07 Apr Clean Room Filters – More than meets the eye.
The number of requests we get for replacemnt “2×4” clean room filters is astounding and it seems that this very common request would be easy to answer – but clean room HEPA filters are not quite that easy. Some additional information is key to be able to ensure you get what you’re looking for – even a small mistake or oversight can result in worthless product being made and shipped to you. Here are the most common things to know when trying to specify or purchase clean room HEPA filters:
1) Size – Nominal vs Actual The biggest issue with HEPA panels for clean rooms or operating rooms is that they are most commonly nominally sized as 2×4 or 2×2 to fit nicely in a ceiling grid system, however the actual size of the filter that sits in that module can vary from manufacturer to manufacturer and model year to model year. There are hundreds of variations of the actual sizing for a 2×4 panel, so knowing the actual size is a must. Actual sizes are usually included in decimal form in the product code or description, other times a manufacturer may include their own jargon to denote the actual size of the panel to make it harder for you to source the correct size from a different company.
2) Options Most commonly in the United States, Gel Seal is the preferred “gasketing” as they are less prone to leakage and make the replacement process easier. However most everywhere else in the world still use gasket seal so it does pop up on occasion in the US. Cross bars/supports and filter screening are other common options. Filter screens are nice for installers as they lessen the chance of damage during installs, but they do change how the air goes through the filter as the screen sits directly on the media – shortening the life of the filter.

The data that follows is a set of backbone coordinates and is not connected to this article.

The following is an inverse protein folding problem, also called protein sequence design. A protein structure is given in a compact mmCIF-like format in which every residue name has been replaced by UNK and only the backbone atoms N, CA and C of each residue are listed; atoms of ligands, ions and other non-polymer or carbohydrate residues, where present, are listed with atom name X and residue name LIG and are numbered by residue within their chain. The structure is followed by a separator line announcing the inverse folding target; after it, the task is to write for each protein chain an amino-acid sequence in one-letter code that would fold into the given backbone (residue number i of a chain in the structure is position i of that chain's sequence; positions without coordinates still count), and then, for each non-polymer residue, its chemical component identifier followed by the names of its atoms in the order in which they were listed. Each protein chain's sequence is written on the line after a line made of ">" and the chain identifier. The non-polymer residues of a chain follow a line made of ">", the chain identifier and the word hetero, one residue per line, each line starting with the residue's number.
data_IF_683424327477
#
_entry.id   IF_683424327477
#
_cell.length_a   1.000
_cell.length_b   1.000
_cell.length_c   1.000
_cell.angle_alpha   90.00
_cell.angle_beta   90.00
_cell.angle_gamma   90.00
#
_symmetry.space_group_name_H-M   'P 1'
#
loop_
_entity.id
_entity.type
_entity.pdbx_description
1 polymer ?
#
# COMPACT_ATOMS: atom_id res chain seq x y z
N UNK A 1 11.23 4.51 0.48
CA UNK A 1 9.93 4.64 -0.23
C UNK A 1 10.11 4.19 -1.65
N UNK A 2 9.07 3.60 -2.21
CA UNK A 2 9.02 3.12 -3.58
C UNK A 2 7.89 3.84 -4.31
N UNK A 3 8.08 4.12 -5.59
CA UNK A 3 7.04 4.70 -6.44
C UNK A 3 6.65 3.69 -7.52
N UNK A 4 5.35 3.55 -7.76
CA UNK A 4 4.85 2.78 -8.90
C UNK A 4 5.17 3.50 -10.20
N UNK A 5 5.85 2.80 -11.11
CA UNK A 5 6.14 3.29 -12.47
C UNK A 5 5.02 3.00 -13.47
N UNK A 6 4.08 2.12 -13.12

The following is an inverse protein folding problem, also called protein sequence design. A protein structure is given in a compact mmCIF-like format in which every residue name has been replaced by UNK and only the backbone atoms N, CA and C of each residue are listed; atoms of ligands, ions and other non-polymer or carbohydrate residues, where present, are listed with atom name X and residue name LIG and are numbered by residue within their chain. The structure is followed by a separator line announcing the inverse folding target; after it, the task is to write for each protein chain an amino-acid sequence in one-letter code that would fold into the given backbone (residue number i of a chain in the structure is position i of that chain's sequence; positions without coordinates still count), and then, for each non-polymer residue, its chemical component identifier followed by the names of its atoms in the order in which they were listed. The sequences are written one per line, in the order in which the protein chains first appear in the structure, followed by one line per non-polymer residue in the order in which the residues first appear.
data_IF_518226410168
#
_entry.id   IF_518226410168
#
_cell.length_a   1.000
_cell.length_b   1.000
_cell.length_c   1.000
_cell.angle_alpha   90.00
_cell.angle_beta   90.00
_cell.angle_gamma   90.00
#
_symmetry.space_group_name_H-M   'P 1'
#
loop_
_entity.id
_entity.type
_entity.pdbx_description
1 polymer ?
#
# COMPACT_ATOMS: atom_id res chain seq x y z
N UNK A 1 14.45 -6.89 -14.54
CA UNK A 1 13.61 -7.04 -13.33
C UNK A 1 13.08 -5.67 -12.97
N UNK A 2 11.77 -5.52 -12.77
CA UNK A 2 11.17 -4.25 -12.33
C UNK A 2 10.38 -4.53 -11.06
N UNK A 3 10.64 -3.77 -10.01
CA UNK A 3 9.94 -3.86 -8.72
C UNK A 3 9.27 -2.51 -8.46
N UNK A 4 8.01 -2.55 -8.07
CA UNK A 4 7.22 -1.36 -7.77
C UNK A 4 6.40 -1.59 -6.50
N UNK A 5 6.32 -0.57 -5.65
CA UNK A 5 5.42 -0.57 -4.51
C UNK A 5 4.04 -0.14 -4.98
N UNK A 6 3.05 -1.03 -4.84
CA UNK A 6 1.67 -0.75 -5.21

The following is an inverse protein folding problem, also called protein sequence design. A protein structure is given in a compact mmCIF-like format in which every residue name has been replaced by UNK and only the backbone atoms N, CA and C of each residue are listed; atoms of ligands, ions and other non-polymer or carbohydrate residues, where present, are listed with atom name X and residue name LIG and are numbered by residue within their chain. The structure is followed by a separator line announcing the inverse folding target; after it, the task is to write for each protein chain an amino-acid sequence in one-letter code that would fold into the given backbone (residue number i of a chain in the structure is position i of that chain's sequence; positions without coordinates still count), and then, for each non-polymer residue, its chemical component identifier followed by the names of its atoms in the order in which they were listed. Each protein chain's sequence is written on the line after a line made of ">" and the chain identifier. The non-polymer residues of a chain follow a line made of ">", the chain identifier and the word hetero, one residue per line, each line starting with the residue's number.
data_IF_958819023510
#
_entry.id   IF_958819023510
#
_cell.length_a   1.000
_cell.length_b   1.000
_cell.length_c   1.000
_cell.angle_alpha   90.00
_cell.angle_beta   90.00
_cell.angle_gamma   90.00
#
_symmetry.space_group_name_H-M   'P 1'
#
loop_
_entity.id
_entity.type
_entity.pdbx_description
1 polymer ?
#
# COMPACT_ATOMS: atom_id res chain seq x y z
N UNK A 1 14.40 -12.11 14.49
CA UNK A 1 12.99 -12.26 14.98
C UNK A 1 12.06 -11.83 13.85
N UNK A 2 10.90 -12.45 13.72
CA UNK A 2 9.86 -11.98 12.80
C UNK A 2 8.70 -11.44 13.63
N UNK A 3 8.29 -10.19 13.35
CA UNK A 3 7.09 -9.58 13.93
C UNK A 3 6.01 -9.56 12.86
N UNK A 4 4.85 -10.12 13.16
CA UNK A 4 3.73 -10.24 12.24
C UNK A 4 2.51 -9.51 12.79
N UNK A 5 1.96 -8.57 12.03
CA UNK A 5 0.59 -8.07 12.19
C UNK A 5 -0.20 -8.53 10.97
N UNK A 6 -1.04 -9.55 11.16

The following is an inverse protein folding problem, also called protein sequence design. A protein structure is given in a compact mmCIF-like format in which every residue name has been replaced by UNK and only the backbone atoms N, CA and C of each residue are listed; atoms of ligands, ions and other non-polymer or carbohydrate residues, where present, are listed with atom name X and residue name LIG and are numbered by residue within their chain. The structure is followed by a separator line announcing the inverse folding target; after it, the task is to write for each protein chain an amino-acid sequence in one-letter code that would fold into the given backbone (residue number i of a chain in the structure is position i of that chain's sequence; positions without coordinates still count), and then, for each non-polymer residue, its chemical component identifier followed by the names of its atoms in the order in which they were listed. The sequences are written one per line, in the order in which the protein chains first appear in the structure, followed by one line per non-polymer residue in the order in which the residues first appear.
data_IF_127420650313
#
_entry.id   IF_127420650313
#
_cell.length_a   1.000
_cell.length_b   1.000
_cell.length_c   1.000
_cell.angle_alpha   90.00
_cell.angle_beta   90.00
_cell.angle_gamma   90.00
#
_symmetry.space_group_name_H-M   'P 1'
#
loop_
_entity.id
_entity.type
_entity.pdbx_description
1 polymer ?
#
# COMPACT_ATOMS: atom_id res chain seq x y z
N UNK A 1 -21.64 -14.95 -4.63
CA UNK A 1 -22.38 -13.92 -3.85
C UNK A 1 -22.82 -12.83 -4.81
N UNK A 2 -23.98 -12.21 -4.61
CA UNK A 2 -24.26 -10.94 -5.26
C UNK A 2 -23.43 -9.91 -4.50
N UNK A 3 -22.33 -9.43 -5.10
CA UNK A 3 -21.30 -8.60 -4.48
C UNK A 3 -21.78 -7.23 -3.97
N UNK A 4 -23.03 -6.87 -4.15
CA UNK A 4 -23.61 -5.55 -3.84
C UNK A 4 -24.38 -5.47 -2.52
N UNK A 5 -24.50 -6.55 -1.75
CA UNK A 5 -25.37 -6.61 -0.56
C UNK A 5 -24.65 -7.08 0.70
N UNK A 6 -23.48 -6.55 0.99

3) Efficiency – HEPA/ULPA Again, the most common effeicney seen throughout ORs is 99.99% @ 0.3 micron HEPA filter, but efficiencies up to 99.999995 @ MPPS are used in clean room filters. Although air changes in a room tend to have a larger impact on particle counts in a room rather than the efficiency of the filter, in critical environments these ULPA filters are needed. When specifiying filter efficiency it is also common to refer to them as “Four Nines” or “Five Nines” – this is a risky shortcut to take as some companies view this as the total number of figures and others assume it is the count after the decimal. Depending on how the manufacturer understands it a “Four Nines” panel could either be 99.99% or 99.9999% – a significant difference, so be careful and verify you’re speaking in the same terms.
4) ePTFE or Membrane Clean Room Filters Growing in popularity is the use of ePTFE or Membrane filter media in the ULPA filters. It offers much lower static pressure/airflow restriction than traditional medias and is significantly more durable. This durability is important when installing as it can all but eliminate failures during room certification due to rough or imporper handling. Orignally developed for use in the Microelectronics market due to the absence of Boron (which makes up about 13% of traditional filter media), their use has rapidly expanded in the Life Sciences/Pharmaceutical Manufacturing industry. An important note here, is Pharma is required to have a minimum efficiency of H14 and many ePTFE panels are limited to only H13 efficenicy. There are some other concerns as they need to be tested with specific challange aerosols and there are cases where ePTFE media tesetd with the commonly used PAO has caused the efficiency of the filter to degrade.
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